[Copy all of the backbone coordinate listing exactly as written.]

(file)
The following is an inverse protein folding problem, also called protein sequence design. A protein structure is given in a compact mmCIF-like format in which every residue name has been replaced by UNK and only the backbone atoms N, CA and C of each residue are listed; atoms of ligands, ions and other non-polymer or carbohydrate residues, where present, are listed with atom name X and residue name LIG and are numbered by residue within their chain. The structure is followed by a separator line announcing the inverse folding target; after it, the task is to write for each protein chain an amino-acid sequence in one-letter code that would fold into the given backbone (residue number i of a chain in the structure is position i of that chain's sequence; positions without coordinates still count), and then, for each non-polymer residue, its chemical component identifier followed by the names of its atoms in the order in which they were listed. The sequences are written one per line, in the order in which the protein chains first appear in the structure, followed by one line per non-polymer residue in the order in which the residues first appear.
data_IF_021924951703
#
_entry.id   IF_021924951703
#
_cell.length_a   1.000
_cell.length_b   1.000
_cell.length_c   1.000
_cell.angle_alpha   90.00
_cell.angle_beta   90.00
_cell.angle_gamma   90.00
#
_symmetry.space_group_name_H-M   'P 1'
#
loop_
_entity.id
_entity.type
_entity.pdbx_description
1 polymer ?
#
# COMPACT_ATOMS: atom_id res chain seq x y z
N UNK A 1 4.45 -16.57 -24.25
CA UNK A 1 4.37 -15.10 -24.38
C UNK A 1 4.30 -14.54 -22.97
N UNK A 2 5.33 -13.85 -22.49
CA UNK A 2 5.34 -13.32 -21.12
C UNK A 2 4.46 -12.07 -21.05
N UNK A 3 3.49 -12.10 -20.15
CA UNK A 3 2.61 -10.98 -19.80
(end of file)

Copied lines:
The following is an inverse protein folding problem, also called protein sequence design. A protein structure is given in a compact mmCIF-like format in which every residue name has been replaced by UNK and only the backbone atoms N, CA and C of each residue are listed; atoms of ligands, ions and other non-polymer or carbohydrate residues, where present, are listed with atom name X and residue name LIG and are numbered by residue within their chain. The structure is followed by a separator line announcing the inverse folding target; after it, the task is to write for each protein chain an amino-acid sequence in one-letter code that would fold into the given backbone (residue number i of a chain in the structure is position i of that chain's sequence; positions without coordinates still count), and then, for each non-polymer residue, its chemical component identifier followed by the names of its atoms in the order in which they were listed. The sequences are written one per line, in the order in which the protein chains first appear in the structure, followed by one line per non-polymer residue in the order in which the residues first appear.
data_IF_021924951703
#
_entry.id   IF_021924951703
#
_cell.length_a   1.000
_cell.length_b   1.000
_cell.length_c   1.000
_cell.angle_alpha   90.00
_cell.angle_beta   90.00
_cell.angle_gamma   90.00
#
_symmetry.space_group_name_H-M   'P 1'
#
loop_
_entity.id
_entity.type
_entity.pdbx_description
1 polymer ?
#
# COMPACT_ATOMS: atom_id res chain seq x y z
N UNK A 1 4.45 -16.57 -24.25
CA UNK A 1 4.37 -15.10 -24.38
C UNK A 1 4.30 -14.54 -22.97
N UNK A 2 5.33 -13.85 -22.49
CA UNK A 2 5.34 -13.32 -21.12
C UNK A 2 4.46 -12.07 -21.05
N UNK A 3 3.49 -12.10 -20.15
CA UNK A 3 2.61 -10.98 -19.80